Management and Treatment 

There is no cure for FIV and it’s impossible to predict the course the disease will take in a specific cat. Cats with FIV can lead normal and healthy lives, but the prognosis will vary vastly from cat to cat. In infected cats it’s important to try and prevent secondary infections by feeding them nutritionally correct, complete and balanced meals. Additional medicine to boost the immune system can be given. Antiviral therapies and medication can help extend the periods where a cat does not have symptoms. Early treatment of FIV can extend the life expectancy and will improve the quality of life. Wellness visits to your vet should be part of the routine, at least twice a year. When cats show any signs of illness, they should be treated by a vet at the earliest and more intense treatments might be needed. After operations and dental work preventative antibiotics might be prescribed to prevent an infection taking hold. Precautions should be taken to prevent spreading of the illness by keeping your FIV infected cat indoors, creating a stable household with other cats that might live there, and by neutering.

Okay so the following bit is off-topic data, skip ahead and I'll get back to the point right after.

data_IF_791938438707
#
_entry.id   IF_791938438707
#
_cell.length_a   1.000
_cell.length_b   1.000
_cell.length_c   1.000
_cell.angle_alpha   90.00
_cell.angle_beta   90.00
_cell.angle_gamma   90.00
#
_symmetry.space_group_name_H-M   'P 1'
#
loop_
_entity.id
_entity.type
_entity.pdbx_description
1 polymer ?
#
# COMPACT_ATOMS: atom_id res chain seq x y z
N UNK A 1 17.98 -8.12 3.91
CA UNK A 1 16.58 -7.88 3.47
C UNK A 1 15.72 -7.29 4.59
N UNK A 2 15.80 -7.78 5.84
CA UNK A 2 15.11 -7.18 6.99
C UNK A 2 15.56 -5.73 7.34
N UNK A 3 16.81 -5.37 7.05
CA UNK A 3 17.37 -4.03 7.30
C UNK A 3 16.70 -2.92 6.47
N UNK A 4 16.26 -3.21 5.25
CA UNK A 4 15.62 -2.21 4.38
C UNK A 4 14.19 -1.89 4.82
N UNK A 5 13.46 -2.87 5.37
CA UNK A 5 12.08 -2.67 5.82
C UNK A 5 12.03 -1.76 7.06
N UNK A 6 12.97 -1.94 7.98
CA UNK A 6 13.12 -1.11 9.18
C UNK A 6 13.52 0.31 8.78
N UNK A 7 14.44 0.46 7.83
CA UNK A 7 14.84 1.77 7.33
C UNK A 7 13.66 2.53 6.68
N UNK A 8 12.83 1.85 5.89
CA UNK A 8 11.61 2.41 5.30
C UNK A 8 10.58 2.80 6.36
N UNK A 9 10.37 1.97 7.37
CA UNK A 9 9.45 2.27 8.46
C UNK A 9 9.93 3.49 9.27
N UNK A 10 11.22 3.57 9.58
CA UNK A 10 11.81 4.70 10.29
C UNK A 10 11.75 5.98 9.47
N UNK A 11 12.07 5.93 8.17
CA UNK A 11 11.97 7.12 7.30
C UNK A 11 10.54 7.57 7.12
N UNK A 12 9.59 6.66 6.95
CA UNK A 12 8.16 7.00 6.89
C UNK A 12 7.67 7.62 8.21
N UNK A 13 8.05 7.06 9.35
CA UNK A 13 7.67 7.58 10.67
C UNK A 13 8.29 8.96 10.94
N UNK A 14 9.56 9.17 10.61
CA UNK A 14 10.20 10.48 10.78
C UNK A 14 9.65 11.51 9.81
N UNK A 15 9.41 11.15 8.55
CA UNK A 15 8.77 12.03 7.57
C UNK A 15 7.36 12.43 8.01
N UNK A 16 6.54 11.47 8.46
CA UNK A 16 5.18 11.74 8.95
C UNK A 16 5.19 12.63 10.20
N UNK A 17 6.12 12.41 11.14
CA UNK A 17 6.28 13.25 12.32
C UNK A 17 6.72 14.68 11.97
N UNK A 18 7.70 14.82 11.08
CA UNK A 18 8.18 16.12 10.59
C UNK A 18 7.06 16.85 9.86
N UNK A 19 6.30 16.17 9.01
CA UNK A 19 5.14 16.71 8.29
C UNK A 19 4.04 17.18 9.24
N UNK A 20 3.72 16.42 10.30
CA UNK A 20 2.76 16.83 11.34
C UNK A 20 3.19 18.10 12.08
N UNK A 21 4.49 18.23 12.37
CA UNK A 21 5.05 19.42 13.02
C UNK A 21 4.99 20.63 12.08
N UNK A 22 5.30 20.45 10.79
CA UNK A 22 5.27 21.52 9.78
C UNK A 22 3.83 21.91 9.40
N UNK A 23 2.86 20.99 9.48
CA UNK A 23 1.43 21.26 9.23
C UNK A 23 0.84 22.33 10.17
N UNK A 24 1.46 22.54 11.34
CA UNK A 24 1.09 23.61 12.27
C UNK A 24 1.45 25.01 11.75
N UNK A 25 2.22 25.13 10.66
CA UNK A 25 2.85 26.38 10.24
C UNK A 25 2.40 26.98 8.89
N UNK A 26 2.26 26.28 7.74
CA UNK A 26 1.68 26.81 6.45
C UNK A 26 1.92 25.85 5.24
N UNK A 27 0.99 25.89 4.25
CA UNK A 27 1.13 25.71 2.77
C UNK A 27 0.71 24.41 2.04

FIV is not a death sentence for cats and most can lead happy and normal lives with the right management. Through this article we hope to have answered some of the questions one may have about FIV.